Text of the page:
Shivani Shukla analyses the flow of money into third-level institutions.

 

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Investment in higher education is of paramount importance for every economy in order to maintain a productive, skilled workforce. With nearly 223,000 enrolments in various levels of higher education in 2016, it becomes imperative for Irish universities and colleges to have a directed and continuous flow of funds to support the system. The exchequer has forwarded an additional amount of nearly €92.5m towards higher education for various skill enhancement programmes and to fund development of institutional capacities, along with an additional €47.5m through a Reformed National Training Fund. Even as higher education for Irish students is subsidised, this has been deemed somewhat inadequate.

This goes beyond the traditional solution of increasing lump-sum funding and even suggests that the €3,000 undergraduate student contribution be abolished, thus making it free and ensuring potential future employers make contributions as well as they are the ultimate beneficiaries.”

To remedy this, innovative streams of resources and their effective use have been discussed in the policy document “Investing in National Ambition: A Strategy for Funding Higher Education” prepared by the Department of Education and Skills. This goes beyond the traditional solution of increasing lump-sum funding and even suggests that the €3,000 undergraduate student contribution be abolished, thus making it free and ensuring potential future employers make contributions as well, as ultimately, they too are beneficiaries.

Higher Education Institutions (HEIs) are mostly funded by governments and the balance is made up by external public and private sources. Where on one hand, government funding is directed at teaching resources and skill enhancement schemes, private funding is more often than not provided for research purposes and is competitive in nature. Sustainable higher education financing requires a viable balance of both streams of investment and a robust use of available resources by the higher education institutions, to cater to the ever-changing dynamics of the education sector. Effective internal management of funds sees universities make decisions with student welfare and positive learner outcomes in sight.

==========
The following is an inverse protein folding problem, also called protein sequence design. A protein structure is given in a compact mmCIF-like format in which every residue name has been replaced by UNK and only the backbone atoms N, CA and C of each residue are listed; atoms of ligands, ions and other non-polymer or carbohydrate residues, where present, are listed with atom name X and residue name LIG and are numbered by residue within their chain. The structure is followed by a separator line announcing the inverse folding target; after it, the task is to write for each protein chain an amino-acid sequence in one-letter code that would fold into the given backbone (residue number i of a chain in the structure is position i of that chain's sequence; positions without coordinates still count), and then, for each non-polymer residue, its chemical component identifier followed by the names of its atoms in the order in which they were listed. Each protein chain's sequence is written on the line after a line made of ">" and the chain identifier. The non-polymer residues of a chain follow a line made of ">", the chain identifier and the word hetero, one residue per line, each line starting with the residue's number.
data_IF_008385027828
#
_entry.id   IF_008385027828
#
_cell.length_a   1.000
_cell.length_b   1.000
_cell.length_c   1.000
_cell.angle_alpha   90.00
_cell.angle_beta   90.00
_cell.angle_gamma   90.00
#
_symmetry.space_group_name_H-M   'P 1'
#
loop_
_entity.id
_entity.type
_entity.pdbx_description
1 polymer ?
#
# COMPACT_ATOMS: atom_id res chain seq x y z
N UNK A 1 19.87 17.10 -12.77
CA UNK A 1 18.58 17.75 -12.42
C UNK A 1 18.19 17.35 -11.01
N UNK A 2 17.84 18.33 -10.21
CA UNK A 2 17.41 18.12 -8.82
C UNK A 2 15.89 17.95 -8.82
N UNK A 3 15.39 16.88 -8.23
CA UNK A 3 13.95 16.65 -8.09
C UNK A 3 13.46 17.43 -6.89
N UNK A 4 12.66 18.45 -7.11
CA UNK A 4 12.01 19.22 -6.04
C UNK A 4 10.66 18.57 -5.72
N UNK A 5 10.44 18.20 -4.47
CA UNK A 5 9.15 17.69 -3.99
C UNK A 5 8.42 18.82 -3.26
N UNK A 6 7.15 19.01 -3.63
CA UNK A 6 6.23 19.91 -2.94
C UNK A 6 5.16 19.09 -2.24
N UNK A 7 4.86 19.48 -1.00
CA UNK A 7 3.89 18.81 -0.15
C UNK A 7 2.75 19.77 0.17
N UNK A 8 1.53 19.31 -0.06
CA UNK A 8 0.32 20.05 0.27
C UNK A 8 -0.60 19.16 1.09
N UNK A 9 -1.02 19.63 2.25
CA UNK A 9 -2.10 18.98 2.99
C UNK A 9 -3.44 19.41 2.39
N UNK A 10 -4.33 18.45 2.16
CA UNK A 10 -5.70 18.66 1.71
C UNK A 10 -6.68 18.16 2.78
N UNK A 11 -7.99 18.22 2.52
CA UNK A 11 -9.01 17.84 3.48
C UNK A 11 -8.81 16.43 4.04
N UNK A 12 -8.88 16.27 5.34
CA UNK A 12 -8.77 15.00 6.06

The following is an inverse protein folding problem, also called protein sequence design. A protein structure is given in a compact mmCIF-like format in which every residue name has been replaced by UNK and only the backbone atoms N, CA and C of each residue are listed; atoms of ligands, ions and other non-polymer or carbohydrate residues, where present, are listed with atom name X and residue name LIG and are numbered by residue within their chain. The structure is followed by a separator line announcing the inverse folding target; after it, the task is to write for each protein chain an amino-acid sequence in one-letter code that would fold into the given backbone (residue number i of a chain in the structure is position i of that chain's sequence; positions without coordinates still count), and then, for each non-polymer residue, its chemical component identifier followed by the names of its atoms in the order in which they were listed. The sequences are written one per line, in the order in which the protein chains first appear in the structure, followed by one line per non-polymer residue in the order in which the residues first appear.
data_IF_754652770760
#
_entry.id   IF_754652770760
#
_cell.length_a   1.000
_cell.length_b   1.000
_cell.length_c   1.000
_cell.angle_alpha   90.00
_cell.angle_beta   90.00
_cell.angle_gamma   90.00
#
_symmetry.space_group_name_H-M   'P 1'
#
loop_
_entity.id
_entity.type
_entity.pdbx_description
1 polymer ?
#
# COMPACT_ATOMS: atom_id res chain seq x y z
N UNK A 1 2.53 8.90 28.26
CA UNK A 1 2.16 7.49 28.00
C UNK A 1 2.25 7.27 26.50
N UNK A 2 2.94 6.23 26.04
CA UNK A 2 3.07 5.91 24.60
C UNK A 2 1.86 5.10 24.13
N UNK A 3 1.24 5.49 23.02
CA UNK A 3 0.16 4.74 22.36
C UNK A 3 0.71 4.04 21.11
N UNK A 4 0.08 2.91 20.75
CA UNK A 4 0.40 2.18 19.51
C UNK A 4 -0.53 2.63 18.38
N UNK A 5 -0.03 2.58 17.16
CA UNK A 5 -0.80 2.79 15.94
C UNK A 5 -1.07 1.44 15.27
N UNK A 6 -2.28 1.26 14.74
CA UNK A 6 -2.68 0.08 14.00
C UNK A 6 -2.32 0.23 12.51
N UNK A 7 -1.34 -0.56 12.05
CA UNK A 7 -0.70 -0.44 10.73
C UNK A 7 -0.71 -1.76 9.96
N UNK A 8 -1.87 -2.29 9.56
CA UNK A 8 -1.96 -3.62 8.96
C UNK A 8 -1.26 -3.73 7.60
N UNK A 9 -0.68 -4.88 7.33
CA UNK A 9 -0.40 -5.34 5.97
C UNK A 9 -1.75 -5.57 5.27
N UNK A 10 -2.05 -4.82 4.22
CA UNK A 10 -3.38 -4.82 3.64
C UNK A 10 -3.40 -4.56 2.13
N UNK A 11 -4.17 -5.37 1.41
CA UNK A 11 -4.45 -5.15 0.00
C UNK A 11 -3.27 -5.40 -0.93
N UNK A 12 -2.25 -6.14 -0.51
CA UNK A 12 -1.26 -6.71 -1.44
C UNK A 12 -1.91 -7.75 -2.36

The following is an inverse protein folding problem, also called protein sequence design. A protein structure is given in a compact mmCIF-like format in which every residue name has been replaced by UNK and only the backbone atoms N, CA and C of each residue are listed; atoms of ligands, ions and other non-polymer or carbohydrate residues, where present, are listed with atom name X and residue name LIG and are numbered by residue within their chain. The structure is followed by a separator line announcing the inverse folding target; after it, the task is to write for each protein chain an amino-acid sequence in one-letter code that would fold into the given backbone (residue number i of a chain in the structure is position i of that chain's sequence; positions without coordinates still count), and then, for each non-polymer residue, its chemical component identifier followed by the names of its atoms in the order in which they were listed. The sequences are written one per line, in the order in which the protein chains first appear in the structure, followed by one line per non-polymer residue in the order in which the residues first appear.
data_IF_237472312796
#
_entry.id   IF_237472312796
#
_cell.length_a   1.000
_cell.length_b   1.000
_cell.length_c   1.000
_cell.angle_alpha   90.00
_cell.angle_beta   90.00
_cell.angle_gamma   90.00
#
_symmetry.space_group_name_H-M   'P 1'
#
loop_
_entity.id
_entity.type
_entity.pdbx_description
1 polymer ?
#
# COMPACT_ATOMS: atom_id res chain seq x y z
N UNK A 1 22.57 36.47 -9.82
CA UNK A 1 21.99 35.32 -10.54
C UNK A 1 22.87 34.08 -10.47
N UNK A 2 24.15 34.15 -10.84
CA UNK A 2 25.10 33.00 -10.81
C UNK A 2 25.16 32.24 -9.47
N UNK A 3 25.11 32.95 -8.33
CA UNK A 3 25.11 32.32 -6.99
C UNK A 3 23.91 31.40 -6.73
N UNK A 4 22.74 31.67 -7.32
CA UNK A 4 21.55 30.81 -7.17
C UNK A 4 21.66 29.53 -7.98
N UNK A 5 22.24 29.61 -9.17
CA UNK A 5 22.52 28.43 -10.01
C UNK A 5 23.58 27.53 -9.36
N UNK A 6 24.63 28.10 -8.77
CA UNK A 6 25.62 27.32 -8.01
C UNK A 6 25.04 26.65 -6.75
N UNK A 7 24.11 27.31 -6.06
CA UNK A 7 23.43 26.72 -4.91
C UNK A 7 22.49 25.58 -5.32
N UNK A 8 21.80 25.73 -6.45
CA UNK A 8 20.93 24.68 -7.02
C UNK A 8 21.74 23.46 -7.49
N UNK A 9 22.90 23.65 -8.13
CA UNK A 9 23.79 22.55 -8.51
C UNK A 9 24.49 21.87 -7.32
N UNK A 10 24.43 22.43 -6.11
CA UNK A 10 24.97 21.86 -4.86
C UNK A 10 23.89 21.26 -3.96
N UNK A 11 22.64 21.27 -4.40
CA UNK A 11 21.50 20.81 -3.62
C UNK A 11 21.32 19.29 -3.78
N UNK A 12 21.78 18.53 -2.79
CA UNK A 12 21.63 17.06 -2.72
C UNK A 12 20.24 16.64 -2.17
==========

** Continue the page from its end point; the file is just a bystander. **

The inflow of international students has become a lucrative stream of capital for universities in Ireland. The fee of an international, non-EEA student is about 2.5 times higher than that of an Irish student. Insofar as the financing of the higher level institutions is concerned, this price differential is vital. However, there needs to be more transparency of information regarding expenditure by universities. The profits from such a fee structure must be streamlined towards real investment in high-quality degree courses and better amenities for students.

This has multiple benefits as the lent amount is recovered and the funds are directed towards education of new graduates, which facilitates streamlined use of resources.”

A proposition in the document means that students obtain income contingent loans instead of paying fee upfront. A mechanism which may be a sound addition is the establishment of a Higher Education Fund, wherein students who have taken loans for higher education from the government, repay through this fund rather than through conventional means. This was first suggested by former UK Education Secretary, Justine Greening. This has multiple benefits as the loaned amount is recovered and the funds are directed towards the education of new graduates, which facilitates the streamlined use of resources. Such policies can also promote equity of access, which is currently a core national objective for the higher education system. Investment in positive student engagement in higher education must be an underlying objective and resources allocated to student-run groups such as students’ unions, sports clubs and recreational societies add to the overall development of pupils and makes for a vibrant and prosperous future society.

UCD has retained its position as the top Irish university in the Graduate Employability Ranking. However, this has come amidst talks of inefficient allocation of funding and the joint efforts of the Government, the University and all interest groups are required to continue such a trend. Having said this, any policy changes with regards to funding higher education need to be dynamically tested before widespread and long-term implementation, as is the case with all education and public policy.